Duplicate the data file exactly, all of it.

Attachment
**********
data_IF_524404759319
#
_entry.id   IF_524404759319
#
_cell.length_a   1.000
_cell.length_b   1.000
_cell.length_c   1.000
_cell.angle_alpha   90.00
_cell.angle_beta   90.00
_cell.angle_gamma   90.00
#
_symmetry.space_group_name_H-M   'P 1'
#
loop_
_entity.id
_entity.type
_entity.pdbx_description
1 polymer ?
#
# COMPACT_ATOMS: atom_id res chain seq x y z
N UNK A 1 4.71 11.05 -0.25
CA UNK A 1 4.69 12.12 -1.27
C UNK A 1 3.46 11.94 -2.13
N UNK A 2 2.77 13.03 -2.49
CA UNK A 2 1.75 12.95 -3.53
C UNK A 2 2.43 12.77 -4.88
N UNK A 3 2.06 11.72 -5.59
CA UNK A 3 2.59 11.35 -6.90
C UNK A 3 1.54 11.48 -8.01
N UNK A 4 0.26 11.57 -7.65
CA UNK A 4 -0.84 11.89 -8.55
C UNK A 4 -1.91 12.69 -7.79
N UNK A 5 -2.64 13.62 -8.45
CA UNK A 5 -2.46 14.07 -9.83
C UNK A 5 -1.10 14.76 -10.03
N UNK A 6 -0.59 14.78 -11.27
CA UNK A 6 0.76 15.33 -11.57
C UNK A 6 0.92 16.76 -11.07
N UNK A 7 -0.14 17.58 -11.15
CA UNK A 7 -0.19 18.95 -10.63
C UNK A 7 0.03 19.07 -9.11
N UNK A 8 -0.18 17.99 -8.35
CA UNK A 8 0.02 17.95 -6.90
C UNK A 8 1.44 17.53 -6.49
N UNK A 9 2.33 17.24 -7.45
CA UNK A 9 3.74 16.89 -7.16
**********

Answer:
data_IF_524404759319
#
_entry.id   IF_524404759319
#
_cell.length_a   1.000
_cell.length_b   1.000
_cell.length_c   1.000
_cell.angle_alpha   90.00
_cell.angle_beta   90.00
_cell.angle_gamma   90.00
#
_symmetry.space_group_name_H-M   'P 1'
#
loop_
_entity.id
_entity.type
_entity.pdbx_description
1 polymer ?
#
# COMPACT_ATOMS: atom_id res chain seq x y z
N UNK A 1 4.71 11.05 -0.25
CA UNK A 1 4.69 12.12 -1.27
C UNK A 1 3.46 11.94 -2.13
N UNK A 2 2.77 13.03 -2.49
CA UNK A 2 1.75 12.95 -3.53
C UNK A 2 2.43 12.77 -4.88
N UNK A 3 2.06 11.72 -5.59
CA UNK A 3 2.59 11.35 -6.90
C UNK A 3 1.54 11.48 -8.01
N UNK A 4 0.26 11.57 -7.65
CA UNK A 4 -0.84 11.89 -8.55
C UNK A 4 -1.91 12.69 -7.79
N UNK A 5 -2.64 13.62 -8.45
CA UNK A 5 -2.46 14.07 -9.83
C UNK A 5 -1.10 14.76 -10.03
N UNK A 6 -0.59 14.78 -11.27
CA UNK A 6 0.76 15.33 -11.57
C UNK A 6 0.92 16.76 -11.07
N UNK A 7 -0.14 17.58 -11.15
CA UNK A 7 -0.19 18.95 -10.63
C UNK A 7 0.03 19.07 -9.11
N UNK A 8 -0.18 17.99 -8.35
CA UNK A 8 0.02 17.95 -6.90
C UNK A 8 1.44 17.53 -6.49
N UNK A 9 2.33 17.24 -7.45
CA UNK A 9 3.74 16.89 -7.16